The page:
Wednesday, October 26, 2011


Ocean Rock (Kangeroo Island, Australia)
I have a mental picture of the world’s strongest man in my head that just pops up whenever I think about “strength.”  You know – the circus strong man.  A very bulky man holding a very large barbells above his head with one hand.  He’s drawn in a way that emphasizes heft over sculpted abs and arms – the general meaning being that sheer mass = strength.  There are other cartoon characters who embody strength.  Popeye the Sailor Man – flexing his muscle after pouring a can of spinach down his throat or Bamm Bamm -- that tiny strongman  occupying a cave toddler’s body.

One can clearly see the value of physical strength on the current glut of reality competition shows.  No matter how much they try to put the brain into it – at the end of the day, most competition shows are going to boil down to physical strength and athleticism.  It’s a pretty safe bet that the team that is not physically fit is most likely NOT going to be the one that wins the million dollars. 

B&B Garden Rose (Kangeroo Island, Australia)
When they try to mix it up – those reality shows that is – they’ll bring in someone who is the exact opposite of physical strength.  The nerd.  You know that person – the girl (or guy) with glasses and a skinny little or slightly pudgy body.  The one that has probably been unable to see at a distance since he or she was 10 years old.  They are the ones people look to to take on the puzzles or the memory tests.  Mentally dexterous, they often sit out the more physical challenges.  If they have a good “social” game to go with their mental acuity, they can make it pretty far into the game but often fall short of winning.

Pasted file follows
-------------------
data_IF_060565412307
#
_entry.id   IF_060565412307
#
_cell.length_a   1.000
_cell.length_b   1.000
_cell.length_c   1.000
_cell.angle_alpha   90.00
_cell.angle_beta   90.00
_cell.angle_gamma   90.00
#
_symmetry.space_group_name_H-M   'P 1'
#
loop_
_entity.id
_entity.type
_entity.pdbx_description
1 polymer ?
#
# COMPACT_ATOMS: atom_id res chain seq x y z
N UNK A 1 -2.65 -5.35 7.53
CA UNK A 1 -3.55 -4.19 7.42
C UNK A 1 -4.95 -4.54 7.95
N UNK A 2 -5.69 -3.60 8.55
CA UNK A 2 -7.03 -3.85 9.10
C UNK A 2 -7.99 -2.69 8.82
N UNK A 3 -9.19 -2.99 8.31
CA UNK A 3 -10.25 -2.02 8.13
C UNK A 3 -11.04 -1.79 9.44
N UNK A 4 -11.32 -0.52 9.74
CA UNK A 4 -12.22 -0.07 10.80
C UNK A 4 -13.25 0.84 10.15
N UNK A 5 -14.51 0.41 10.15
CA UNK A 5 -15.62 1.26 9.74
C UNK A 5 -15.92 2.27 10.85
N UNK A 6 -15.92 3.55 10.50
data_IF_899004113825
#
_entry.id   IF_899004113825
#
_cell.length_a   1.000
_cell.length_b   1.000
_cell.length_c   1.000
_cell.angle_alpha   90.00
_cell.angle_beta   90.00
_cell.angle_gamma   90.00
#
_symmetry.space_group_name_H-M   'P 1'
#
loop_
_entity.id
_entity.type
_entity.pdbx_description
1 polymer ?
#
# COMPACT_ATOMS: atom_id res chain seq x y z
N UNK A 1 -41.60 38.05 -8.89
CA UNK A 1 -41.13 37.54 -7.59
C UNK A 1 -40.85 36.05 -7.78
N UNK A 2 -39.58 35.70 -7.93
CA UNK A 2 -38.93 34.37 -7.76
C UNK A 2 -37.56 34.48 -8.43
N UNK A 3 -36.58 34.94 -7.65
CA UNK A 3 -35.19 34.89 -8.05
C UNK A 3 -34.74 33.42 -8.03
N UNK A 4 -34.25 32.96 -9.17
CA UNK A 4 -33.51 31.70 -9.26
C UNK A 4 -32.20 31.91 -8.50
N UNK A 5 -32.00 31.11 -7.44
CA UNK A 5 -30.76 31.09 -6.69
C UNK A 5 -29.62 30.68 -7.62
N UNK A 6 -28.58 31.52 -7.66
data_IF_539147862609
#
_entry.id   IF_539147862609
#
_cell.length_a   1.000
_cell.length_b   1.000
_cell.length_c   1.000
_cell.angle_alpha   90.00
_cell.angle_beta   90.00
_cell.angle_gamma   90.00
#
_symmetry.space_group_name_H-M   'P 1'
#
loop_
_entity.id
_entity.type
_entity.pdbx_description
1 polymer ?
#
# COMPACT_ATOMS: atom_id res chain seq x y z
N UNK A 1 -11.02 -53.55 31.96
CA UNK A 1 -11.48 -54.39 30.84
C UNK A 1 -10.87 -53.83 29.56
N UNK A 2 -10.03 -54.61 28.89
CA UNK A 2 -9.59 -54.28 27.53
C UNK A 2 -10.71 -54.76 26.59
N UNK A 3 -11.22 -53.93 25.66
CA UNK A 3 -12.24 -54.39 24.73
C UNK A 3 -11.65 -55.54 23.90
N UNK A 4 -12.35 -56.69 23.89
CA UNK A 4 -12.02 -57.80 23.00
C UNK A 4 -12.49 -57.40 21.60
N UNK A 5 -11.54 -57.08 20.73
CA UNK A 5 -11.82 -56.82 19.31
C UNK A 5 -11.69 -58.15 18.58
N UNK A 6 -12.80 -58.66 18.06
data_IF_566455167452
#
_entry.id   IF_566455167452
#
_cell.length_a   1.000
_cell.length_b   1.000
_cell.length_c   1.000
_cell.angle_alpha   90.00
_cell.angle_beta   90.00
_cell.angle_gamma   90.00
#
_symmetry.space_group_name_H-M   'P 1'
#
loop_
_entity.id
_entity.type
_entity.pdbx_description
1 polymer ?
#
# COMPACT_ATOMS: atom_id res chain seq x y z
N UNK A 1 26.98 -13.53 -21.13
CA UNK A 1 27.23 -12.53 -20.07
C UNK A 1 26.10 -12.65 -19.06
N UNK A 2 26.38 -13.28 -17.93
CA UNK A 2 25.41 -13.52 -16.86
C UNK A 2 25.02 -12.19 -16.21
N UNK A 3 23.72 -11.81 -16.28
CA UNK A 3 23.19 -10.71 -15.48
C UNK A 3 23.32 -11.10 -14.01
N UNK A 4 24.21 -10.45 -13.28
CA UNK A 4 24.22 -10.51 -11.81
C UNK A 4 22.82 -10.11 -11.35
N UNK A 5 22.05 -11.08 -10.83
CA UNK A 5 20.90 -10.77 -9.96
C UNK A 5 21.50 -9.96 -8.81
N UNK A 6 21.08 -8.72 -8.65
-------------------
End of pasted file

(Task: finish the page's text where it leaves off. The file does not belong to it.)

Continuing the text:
There's another kind of strength -- inner -- that I've been thinking about a lot over the past couple of weeks.  Not sure why – but it’s a little concept that is whirling around at the edge of my consciousness.  There’s no easy picture of inner strength – let’s call it fortitude    There are fictional characters who have fortitude – Scarlett O’Hara for one.  I wouldn’t have guessed that would be so from the opening chapters of Gone with the Wind.  There, Margaret Mitchell paints Scarlet as something of an empty-minded young woman with nary a care in the world except as to how tight her corset could be pulled and whether Ashley would look her way.  Vain  Pretty. The belle of the ball.  A consummate flirt who shows no sign of inner strength.  Yet, in the end, she is the one with that fortitude, the will to survive.  She is the one who lived in today while thinking that tomorrow was on the horizon.

Shells (Qualia, Hamilton Island, Australia)
That kind of strength is something I aspire to have.  In a lot of ways, I can be a bit like Scarlet (not the vain or pretty part – goodness gracious me!).   In the book, she had a lot of self-doubt – I could not possibly do that she’d espouse but at the end of the day she did do it.  She did get out of Atlanta as it was burning and she did bring some semblance of Tara back to life after the war.  My friends and I have a favorite mental picture of Scarlett tearing down the green velvet curtains and making a dress in order to go to town.  Flashback to that Scarlett at the beginning of the novel -- who would have thought that she’d be the strong O’Hara -- the doer and the leader -- not the dead weight around someone else’s ankles. 

Scarlet is a fictional character of course – she is nothing more (or less) than the vision that Margaret Mitchell had for her when she set out to write Gone with the Wind.  I sometimes wonder if Margaret had a different Scarlet in mind – a Scarlet who remained vain and empty while someone else (say Melanie) took up the challenge and provided all the strength. 

In the real world, it seems to me that we sometimes undervalue some character traits that we should value more and that help to create that inner strength.  Take me for instance, I know that I have the following three traits: